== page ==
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The future of healthcare

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What if most of the effort expended in healthcare was actually spent on keeping people healthy rather than managing the sick? What if we could abandon the health wars between different factions in medicine, with everyone sharing a holistic view of human health, in a system built on sound scientific principles that puts the individual – not particular industries or medical specialties – right at the center?

What if the fifth biggest employer in the world, the UK’s National Health Service (NHS), instead of facing bankruptcy, only needed to handle half of its current disease burden? It could get on with doing what it does best: treating people with acute conditions and life-threatening, infectious and other late-stage diseases.

That’s what the Alliance for Natural Health’s blueprint for health system sustainability, released at the tail end of 2018, is all about.

Our initial focus has been on the UK health system, a taxpayer-funded health care delivery system that’s free at the point of use and still widely heralded as the jewel in the British social welfare crown. If we can get a new, sustainable health system up and running in Britain, before the NHS crumbles under its current load, our view is that it can be made to work anywhere.

Our blueprint – the result of years of research and wide consultation – is a consensus position paper. We call it a blueprint because it shows what can be done with a common vision. But to get there, there needs to be a seismic shift in how we manage our health.

Let’s look at five ways that the system we describe in our blueprint is different from the existing system:

First, it focuses on health creation and regeneration, rather than disease management.

Second, the blueprint looks at the health of every individual, as well as the wider systems that influence health, through two distinct lenses: ecology and sustainability. This allows for a common language that can be used in all kinds of communication between individuals and health professionals, regardless of their discipline.

Third, the focus is on balancing 12 distinct domains of health that we refer to as the biological terrain – things like our ability to control blood sugar, our inflammatory status, the balance in our hormonal and nervous systems, how we react to stress, and our main drivers for getting out of bed in the morning. When these areas are in balance, good health is inevitable.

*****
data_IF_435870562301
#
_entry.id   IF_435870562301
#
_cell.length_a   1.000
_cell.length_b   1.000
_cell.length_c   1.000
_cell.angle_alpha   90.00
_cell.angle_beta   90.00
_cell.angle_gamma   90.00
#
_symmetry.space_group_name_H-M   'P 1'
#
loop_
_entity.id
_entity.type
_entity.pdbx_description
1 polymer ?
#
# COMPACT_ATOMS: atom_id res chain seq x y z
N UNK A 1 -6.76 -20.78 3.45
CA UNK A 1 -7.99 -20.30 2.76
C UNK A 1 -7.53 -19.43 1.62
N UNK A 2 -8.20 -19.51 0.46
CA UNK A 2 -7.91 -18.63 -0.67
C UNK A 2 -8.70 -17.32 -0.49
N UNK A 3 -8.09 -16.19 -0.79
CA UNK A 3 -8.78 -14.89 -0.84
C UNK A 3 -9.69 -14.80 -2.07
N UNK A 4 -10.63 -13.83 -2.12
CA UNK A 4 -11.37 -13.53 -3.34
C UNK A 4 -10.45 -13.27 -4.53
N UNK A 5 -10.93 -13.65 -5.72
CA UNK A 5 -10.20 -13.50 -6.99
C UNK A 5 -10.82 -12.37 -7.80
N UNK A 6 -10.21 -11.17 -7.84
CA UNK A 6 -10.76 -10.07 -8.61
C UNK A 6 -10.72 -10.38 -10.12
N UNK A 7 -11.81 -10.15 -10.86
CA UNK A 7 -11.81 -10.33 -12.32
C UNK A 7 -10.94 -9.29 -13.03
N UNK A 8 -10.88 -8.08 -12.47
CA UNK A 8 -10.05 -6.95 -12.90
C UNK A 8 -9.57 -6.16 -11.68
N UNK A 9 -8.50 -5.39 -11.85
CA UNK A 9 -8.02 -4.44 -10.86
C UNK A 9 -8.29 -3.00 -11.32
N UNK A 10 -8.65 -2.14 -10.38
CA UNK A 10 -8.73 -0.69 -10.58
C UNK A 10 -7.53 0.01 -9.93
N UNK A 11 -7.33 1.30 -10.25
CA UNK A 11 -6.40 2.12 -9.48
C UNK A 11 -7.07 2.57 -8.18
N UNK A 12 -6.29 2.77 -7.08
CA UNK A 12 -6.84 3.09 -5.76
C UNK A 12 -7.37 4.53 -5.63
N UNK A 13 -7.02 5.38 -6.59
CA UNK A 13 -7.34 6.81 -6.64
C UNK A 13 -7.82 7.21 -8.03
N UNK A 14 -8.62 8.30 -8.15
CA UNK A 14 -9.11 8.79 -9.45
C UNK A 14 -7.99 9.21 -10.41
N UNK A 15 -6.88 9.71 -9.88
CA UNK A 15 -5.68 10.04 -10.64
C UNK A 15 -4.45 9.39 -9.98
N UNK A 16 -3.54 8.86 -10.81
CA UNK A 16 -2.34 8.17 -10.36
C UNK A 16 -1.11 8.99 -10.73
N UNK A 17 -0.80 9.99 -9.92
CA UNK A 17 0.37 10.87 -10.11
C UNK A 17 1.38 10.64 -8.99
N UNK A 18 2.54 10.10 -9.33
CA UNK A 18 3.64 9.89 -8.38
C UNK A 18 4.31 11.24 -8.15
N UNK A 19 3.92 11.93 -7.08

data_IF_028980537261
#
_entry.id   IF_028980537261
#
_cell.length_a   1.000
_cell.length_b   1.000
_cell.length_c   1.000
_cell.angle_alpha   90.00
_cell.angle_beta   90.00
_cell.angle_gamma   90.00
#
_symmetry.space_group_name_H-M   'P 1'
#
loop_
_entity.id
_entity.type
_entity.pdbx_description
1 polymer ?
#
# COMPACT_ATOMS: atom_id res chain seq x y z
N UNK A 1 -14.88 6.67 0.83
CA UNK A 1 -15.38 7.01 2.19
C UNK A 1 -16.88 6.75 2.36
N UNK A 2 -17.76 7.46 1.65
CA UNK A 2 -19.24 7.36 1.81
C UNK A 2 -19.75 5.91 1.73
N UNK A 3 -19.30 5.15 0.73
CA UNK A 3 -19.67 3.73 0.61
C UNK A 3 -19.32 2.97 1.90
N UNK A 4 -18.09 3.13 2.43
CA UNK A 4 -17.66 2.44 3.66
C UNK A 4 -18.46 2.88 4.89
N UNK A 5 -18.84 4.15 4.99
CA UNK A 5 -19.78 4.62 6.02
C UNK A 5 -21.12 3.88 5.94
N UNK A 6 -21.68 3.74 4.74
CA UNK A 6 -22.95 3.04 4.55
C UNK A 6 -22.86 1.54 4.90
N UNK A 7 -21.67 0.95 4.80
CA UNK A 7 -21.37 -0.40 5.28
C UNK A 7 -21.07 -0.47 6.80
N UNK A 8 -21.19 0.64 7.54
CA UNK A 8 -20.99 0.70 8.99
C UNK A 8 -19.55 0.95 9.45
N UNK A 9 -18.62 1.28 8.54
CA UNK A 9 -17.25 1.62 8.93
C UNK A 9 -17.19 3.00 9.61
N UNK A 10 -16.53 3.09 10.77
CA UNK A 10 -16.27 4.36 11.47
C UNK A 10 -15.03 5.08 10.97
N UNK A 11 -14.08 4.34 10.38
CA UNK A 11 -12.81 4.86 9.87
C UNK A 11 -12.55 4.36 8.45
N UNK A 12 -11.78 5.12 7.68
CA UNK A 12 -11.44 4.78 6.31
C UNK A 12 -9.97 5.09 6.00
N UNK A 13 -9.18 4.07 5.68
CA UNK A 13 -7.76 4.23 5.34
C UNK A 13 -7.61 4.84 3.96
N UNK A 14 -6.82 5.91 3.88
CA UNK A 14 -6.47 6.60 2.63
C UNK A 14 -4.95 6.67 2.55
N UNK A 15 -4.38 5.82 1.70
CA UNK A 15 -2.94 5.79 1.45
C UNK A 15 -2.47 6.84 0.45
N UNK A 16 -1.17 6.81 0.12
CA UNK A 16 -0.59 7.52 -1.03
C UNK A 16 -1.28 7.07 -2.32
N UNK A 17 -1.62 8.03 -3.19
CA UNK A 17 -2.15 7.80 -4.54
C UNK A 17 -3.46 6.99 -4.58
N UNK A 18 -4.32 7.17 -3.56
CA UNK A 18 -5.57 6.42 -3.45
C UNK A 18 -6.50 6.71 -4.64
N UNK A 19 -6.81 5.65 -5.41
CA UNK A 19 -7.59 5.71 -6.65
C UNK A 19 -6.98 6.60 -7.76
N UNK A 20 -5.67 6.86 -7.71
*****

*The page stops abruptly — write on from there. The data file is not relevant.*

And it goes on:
Fourth, the blueprint identifies 10 hallmarks that are necessary for health systems to be sustainable – things like reducing dependence on drugs, fully informed consent for all kinds of medical intervention, and being upstream-focused, meaning you’re always hunting down underlying causes of disease rather than just treating symptoms.

Finally, it’s about making sure all hands are on deck when it comes to health and fitness professionals. In the UK – like most other countries – there’s a whole range of healthcare practitioners that far outnumber primary care doctors.

These professionals, in integrated, complementary or alternative medicine and various branches of physical therapy and fitness, do an amazing job helping people stay healthy or get better. But they’ve been marginalized by mainstream medicine, often for entirely the wrong reasons.

We’re led to believe it’s because what they do doesn’t work. This simply isn’t the case. It’s actually because it’s hard to prove how, or by how much, what they do works. We just don’t yet have the right kind of universally agreed-on experimental or clinical monitoring systems, let alone the funding, to measure exactly what’s happening and what the cause-and-effect relationships are.

The fact is, the public wants integrative and natural forms of medicine in ever greater numbers. More and more people are disillusioned with the ‘pill-for-an-ill’ system of mainstream medicine, where the doctor decides what’s best, usually prescribing a drug that has a very limited target, doesn’t deal with the underlying cause and often yields some kind of unpleasant side-effect.

Of course, no one will accept the kind of radical changes contained in the blueprint without evidence of its effectiveness. But in fact, evidence is actually the very foundation of the blueprint. A lot of it comes from proven mechanisms of how things work. But it also comes from what people – both patients and practitioners – have experienced.

What we’ve done is show how all the key players can come together and build a consensus view. From here, the whole collaborative and participatory system described in the blueprint can be put to the test – in the real world, in community settings.That’s the kind of co-creation we believe can turn the blueprint into reality.

The reason this has got to be such a priority is because, as a society, we need to make sure we know how the health of the next generation is going to be managed. And as we’ve seen in other areas where sustainability has been applied – like agriculture or energy – that means working with nature, not against it.

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Article Topics: health, medicine
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